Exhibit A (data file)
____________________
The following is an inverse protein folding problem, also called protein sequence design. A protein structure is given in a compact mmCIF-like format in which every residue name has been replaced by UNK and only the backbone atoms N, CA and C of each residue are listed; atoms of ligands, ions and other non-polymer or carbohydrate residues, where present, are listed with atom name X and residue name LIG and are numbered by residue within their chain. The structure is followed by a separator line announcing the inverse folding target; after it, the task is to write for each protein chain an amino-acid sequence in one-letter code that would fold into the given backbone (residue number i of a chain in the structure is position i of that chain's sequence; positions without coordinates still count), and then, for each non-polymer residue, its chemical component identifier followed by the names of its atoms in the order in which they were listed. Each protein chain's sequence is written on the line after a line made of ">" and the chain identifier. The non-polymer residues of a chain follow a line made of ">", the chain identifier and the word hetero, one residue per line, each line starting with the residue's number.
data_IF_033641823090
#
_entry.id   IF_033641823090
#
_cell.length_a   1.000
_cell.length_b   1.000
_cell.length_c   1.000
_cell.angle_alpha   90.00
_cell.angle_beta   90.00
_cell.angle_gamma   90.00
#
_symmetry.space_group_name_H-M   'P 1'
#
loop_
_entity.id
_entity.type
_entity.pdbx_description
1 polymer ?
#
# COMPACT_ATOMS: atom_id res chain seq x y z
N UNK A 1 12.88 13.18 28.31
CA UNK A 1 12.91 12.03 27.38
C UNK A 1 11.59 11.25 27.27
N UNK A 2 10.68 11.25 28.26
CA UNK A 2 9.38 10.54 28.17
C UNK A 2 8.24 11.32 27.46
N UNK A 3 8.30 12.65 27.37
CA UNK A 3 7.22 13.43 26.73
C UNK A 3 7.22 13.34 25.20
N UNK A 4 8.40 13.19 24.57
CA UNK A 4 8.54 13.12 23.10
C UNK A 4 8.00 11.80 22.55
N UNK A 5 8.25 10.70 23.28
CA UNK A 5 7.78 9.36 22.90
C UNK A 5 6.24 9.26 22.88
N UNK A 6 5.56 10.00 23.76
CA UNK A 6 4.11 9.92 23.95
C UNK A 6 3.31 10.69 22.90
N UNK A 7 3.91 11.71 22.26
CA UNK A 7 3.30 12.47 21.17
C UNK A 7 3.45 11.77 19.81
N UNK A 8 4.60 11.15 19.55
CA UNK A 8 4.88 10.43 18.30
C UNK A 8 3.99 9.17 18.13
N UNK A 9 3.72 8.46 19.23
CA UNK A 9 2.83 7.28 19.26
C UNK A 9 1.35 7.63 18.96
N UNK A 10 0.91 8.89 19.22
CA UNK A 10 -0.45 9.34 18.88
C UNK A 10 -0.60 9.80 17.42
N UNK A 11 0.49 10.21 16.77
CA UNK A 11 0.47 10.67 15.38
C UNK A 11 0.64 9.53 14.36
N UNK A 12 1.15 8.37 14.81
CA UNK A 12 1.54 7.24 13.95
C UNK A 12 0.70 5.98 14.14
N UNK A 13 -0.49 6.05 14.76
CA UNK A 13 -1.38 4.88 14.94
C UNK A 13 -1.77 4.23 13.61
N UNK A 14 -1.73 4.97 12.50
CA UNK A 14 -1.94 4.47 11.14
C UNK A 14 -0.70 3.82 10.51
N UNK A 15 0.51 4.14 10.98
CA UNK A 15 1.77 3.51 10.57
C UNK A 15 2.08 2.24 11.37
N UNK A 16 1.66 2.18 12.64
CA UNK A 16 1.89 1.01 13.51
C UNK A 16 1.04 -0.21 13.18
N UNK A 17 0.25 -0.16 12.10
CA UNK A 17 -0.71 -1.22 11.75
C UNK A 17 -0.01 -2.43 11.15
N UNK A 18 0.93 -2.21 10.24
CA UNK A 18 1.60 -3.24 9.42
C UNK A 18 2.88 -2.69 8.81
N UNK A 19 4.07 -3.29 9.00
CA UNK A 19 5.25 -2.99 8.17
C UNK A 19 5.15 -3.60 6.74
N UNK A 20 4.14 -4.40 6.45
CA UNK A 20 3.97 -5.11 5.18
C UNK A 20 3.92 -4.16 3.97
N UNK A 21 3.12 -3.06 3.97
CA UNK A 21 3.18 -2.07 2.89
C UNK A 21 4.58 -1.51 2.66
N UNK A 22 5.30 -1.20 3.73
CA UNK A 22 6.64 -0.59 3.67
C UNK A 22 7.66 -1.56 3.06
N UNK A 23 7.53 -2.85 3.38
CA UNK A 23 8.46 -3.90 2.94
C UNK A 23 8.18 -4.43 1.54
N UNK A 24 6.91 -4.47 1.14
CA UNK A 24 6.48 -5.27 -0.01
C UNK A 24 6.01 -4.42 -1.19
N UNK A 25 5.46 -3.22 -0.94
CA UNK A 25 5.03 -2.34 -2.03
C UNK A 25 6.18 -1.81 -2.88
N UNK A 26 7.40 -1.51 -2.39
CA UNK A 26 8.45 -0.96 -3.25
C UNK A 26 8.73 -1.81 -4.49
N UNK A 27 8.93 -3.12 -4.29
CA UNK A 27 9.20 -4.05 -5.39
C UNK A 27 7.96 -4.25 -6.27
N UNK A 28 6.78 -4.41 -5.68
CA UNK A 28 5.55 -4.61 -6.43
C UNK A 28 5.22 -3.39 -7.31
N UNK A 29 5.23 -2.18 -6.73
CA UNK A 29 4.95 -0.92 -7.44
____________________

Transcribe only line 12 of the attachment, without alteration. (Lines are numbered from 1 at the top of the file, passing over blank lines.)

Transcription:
#